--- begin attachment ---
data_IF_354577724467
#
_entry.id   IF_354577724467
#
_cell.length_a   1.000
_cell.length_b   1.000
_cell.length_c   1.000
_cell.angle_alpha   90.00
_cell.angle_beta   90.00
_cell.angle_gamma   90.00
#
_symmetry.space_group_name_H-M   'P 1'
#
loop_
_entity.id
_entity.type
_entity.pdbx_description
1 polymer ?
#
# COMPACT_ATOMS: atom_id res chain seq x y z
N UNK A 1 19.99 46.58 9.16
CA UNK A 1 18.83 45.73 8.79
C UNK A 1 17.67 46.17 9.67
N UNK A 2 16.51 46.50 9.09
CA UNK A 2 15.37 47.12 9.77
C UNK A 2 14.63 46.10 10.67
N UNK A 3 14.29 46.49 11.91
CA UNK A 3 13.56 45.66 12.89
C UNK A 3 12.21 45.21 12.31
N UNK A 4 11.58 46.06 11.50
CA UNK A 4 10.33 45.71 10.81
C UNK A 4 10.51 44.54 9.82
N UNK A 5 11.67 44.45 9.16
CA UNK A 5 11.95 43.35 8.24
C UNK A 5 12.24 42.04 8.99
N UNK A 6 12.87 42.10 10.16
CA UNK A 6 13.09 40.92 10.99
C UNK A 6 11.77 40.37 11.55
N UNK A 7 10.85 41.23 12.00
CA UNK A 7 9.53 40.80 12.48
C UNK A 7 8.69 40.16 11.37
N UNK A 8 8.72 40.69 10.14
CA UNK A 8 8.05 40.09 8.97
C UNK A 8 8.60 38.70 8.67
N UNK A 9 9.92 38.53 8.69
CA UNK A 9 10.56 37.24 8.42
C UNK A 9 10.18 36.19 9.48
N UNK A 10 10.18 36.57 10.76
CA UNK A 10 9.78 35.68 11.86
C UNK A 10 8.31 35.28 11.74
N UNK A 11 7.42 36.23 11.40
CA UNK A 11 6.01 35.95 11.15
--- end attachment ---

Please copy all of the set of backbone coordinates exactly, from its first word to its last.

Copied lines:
data_IF_354577724467
#
_entry.id   IF_354577724467
#
_cell.length_a   1.000
_cell.length_b   1.000
_cell.length_c   1.000
_cell.angle_alpha   90.00
_cell.angle_beta   90.00
_cell.angle_gamma   90.00
#
_symmetry.space_group_name_H-M   'P 1'
#
loop_
_entity.id
_entity.type
_entity.pdbx_description
1 polymer ?
#
# COMPACT_ATOMS: atom_id res chain seq x y z
N UNK A 1 19.99 46.58 9.16
CA UNK A 1 18.83 45.73 8.79
C UNK A 1 17.67 46.17 9.67
N UNK A 2 16.51 46.50 9.09
CA UNK A 2 15.37 47.12 9.77
C UNK A 2 14.63 46.10 10.67
N UNK A 3 14.29 46.49 11.91
CA UNK A 3 13.56 45.66 12.89
C UNK A 3 12.21 45.21 12.31
N UNK A 4 11.58 46.06 11.50
CA UNK A 4 10.33 45.71 10.81
C UNK A 4 10.51 44.54 9.82
N UNK A 5 11.67 44.45 9.16
CA UNK A 5 11.95 43.35 8.24
C UNK A 5 12.24 42.04 8.99
N UNK A 6 12.87 42.10 10.16
CA UNK A 6 13.09 40.92 10.99
C UNK A 6 11.77 40.37 11.55
N UNK A 7 10.85 41.23 12.00
CA UNK A 7 9.53 40.80 12.48
C UNK A 7 8.69 40.16 11.37
N UNK A 8 8.72 40.69 10.14
CA UNK A 8 8.05 40.09 8.97
C UNK A 8 8.60 38.70 8.67
N UNK A 9 9.92 38.53 8.69
CA UNK A 9 10.56 37.24 8.42
C UNK A 9 10.18 36.19 9.48
N UNK A 10 10.18 36.57 10.76
CA UNK A 10 9.78 35.68 11.86
C UNK A 10 8.31 35.28 11.74
N UNK A 11 7.42 36.23 11.40
CA UNK A 11 6.01 35.95 11.15